PRICE IS WHAT YOU PAY, VALUE IS WHAT YOU GET
Warren Buffett (30 August 1930 - ), American investor
In our article on "inflation", you have learned that even if you do nothing else with your money than keeping it under your mattress, its value will decrease over time because of rising prices (inflation).
On the other hand, if you deposit your money on a bank account or if you invest it, its value is also subject to a number of different influences. These influences are not only extremely varied, many of them are interrelated and influence each other.
Can you imagine that even a natural phenomenon can have an impact on your investment? If you think this is a joke, you’ll be surprised.
The way the value of an investment is established is often complex. But if you always keep some simple basic principles in mind and use common sense, you are likely to identify and understand most of the factors that may have an impact on the value / price of your asset.
First, be aware that the value of your asset – be it gold, real estate, securities or noble wines – is nothing other than the price others are ready to pay to acquire it. The value of your investment will therefore depend on all the events that have an impact on the price of the asset you have invested in.
With few exceptions, prices follow the law of supply and demand.
Goods that are available only in limited quantities and that many people want to have are expensive, because those who offer may charge higher prices and will still find consumers who are willing to pay these high prices.
On the other hand, goods that exist in abundance and that few people want to have are of very little or no value at all. That’s why you will not make a fortune when trying to sell ice cubes at the North Pole or sand in the Sahara. However, selling ice cubes in an oasis in the middle of the desert would be a much more promising business model.
A second principle to keep in mind is that investors are normally seeking the investment that promises the highest return. In other words, they look for the investment that offers the highest regular income in the form of interest or dividends or the best chance that its value – or price – will increase over time.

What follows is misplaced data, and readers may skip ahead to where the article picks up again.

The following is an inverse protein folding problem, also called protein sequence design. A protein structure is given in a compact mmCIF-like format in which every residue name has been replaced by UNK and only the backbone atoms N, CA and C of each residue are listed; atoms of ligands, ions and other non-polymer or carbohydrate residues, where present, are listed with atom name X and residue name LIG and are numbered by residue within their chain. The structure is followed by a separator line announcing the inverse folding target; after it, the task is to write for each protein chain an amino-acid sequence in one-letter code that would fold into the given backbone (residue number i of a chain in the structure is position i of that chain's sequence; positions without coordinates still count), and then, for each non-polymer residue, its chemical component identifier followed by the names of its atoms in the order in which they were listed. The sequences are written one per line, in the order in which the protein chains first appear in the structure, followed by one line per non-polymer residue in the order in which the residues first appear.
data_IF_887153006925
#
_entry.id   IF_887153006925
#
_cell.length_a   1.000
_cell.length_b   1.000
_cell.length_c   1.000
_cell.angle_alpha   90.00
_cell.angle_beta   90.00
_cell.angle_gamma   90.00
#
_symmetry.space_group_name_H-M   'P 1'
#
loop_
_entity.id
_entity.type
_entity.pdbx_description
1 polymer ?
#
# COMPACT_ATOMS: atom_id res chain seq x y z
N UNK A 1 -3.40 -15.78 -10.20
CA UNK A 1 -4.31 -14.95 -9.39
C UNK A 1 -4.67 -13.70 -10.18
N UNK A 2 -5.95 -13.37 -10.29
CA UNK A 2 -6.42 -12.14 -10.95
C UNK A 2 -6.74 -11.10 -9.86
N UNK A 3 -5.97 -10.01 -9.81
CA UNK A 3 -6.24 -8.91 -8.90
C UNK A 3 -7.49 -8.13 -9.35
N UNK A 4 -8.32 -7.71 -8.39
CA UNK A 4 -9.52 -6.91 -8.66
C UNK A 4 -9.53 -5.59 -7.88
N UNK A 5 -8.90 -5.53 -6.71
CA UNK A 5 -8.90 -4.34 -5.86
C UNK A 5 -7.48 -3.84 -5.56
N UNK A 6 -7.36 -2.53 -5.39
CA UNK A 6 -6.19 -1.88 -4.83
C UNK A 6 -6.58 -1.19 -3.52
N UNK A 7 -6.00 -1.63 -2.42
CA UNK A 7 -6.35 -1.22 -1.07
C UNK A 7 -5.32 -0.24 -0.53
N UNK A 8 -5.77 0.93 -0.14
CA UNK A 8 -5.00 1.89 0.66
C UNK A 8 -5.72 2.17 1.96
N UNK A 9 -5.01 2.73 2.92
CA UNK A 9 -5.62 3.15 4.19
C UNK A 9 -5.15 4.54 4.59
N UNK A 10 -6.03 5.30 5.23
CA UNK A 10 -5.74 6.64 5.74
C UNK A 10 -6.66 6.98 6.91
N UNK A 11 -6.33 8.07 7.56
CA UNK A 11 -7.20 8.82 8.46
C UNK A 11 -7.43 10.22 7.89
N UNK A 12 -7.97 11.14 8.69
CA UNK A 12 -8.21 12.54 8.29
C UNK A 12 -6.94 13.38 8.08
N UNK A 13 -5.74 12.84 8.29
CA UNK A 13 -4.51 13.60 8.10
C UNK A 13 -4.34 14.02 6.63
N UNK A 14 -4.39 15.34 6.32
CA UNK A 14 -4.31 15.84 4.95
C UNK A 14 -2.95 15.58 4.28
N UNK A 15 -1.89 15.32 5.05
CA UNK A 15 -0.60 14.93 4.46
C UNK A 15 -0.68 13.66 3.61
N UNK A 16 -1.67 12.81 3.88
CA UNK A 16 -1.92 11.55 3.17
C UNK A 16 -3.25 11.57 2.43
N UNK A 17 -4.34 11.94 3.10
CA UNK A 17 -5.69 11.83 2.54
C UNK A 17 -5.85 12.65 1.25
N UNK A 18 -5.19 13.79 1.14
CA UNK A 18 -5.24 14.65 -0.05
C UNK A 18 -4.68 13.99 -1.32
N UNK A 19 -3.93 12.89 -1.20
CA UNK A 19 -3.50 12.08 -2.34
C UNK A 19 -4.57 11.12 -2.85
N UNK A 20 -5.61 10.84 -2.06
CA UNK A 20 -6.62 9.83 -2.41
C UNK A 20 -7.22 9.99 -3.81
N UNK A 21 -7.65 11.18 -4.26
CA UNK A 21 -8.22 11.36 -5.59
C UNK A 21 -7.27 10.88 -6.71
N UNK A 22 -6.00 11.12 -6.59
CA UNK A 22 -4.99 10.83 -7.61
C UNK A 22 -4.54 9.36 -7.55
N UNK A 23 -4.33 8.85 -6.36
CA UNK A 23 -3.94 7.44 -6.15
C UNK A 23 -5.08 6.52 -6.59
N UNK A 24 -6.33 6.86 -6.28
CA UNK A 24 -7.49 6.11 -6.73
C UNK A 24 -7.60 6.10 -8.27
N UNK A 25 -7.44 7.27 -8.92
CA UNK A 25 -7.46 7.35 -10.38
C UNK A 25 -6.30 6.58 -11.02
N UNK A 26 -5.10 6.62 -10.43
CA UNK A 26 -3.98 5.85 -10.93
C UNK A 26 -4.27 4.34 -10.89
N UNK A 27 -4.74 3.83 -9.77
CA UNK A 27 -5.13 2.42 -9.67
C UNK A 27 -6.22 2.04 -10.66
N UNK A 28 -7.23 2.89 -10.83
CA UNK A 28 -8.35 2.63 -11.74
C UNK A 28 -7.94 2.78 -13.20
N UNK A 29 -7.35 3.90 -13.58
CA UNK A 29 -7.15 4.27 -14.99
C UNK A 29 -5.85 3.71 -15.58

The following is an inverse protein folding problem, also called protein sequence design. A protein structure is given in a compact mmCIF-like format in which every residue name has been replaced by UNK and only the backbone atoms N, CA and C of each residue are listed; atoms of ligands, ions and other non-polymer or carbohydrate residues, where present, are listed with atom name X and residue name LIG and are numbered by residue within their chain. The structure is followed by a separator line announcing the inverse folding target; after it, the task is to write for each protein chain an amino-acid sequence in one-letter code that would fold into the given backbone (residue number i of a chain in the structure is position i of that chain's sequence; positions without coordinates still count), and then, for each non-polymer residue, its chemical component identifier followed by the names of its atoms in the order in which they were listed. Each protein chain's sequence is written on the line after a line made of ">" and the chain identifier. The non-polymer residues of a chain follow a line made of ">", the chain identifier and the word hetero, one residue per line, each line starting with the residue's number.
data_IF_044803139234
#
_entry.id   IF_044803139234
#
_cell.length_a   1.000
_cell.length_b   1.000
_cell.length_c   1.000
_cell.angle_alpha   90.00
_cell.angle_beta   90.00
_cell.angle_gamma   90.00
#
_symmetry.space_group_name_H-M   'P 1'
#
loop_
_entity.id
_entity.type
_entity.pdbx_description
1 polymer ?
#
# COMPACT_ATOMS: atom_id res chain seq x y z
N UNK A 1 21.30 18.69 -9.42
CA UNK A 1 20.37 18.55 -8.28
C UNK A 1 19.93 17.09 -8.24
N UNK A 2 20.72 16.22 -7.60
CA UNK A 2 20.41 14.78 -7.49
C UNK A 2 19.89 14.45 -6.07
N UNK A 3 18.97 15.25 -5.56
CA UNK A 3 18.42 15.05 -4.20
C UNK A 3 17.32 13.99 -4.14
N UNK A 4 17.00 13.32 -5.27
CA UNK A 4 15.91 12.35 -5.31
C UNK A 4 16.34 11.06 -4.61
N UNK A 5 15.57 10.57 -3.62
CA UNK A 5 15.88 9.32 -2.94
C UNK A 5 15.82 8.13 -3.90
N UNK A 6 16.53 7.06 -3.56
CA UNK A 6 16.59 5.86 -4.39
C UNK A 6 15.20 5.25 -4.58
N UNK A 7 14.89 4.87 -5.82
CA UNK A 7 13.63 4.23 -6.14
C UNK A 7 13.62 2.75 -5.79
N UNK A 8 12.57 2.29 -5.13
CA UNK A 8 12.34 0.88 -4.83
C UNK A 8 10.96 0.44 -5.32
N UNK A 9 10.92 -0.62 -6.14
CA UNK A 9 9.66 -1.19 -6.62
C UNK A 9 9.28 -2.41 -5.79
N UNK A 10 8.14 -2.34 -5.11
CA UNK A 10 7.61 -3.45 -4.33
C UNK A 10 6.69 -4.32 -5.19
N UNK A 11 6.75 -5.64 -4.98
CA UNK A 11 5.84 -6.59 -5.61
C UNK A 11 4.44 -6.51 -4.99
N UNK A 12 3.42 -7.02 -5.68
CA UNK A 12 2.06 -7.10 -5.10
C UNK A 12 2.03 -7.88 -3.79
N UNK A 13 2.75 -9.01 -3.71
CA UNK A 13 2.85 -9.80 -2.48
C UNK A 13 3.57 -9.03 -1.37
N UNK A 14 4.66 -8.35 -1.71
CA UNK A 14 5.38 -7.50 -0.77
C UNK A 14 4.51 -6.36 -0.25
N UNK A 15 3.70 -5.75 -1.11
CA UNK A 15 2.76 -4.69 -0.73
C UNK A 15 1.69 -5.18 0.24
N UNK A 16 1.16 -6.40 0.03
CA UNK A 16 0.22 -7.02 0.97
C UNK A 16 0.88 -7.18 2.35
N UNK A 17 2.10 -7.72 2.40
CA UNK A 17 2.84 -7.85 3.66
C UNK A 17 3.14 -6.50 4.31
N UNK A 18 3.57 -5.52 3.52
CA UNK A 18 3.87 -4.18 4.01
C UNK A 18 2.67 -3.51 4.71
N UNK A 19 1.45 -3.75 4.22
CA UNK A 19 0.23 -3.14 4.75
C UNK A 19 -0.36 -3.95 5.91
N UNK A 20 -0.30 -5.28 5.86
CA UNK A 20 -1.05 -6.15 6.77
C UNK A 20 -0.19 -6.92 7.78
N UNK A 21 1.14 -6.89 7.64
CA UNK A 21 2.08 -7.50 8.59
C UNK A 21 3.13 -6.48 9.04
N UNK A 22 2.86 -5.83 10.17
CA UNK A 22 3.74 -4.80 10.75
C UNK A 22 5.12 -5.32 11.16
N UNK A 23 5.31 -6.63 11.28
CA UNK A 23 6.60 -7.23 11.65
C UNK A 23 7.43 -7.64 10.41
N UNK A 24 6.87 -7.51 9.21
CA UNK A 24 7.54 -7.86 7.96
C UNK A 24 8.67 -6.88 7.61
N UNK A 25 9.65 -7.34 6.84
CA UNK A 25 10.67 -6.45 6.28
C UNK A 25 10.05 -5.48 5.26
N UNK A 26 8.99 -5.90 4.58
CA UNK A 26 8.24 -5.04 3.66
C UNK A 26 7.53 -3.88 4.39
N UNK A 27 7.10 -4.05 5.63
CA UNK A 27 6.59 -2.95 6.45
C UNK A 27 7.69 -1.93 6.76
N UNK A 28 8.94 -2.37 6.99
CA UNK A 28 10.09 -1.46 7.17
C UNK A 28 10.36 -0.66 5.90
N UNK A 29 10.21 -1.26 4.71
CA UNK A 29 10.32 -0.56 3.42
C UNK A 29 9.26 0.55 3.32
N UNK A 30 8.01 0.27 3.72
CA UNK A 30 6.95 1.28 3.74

And that brings us to the third principle: supply and demand of assets – gold, real estate, securities, fine wines … – are largely determined by investors’ expectations about the future development of the prices of these assets.
However, keep in mind that these expectations are not always realistic.
Sometimes the incorrect or too optimistic interpretation of information, rumors, myths… can trigger a real euphoria among investors and lead them to buy “because the others buy” (the famous “herd behavior”) which may push up prices for a specific asset excessively. This is called a speculative bubble.
This is why any investor is well advised to use common sense and ask himself if the prices required on the market for a particular good are reasonable. And always keep in mind the saying of the famous American investor Warren Buffet, mentioned above: “Price is what you pay. Value is what you get.”
Let’s come back to the three fundamental principles above mentioned.
We can reduce them to a single, simple question, namely: What events are likely to impact investors’ expectations regarding the future evolution of the price of my investment asset, and what will this impact look like?
This question may seem simple enough, but answering can be tricky.
The reason is that the factors that may have – and do have – a positive or negative impact on investor expectations and therefore on the prices of capital goods are simply too many and too varied. Factors may include:
Financial institutions, asset managers and investment advisors employ legions of analysts who follow closely what happens in the economy, politics and society in general and try to deduce the potential impact on financial markets. Very often there are different ways to assess the potential impact of specific events. There is rarely a single truth. Any individual investors, any brokers have their own beliefs and expectations, and that’s exactly what makes markets work.
Making wise investment decisions requires a lot of information, knowledge and, sometimes, imagination. Those who lack the time to collect, analyze and evaluate information on at least the main elements that could impact their investments would be well advised to seek professional assistance.
We said above that even a natural phenomenon can have an impact on your investment. We still owe you the explanation.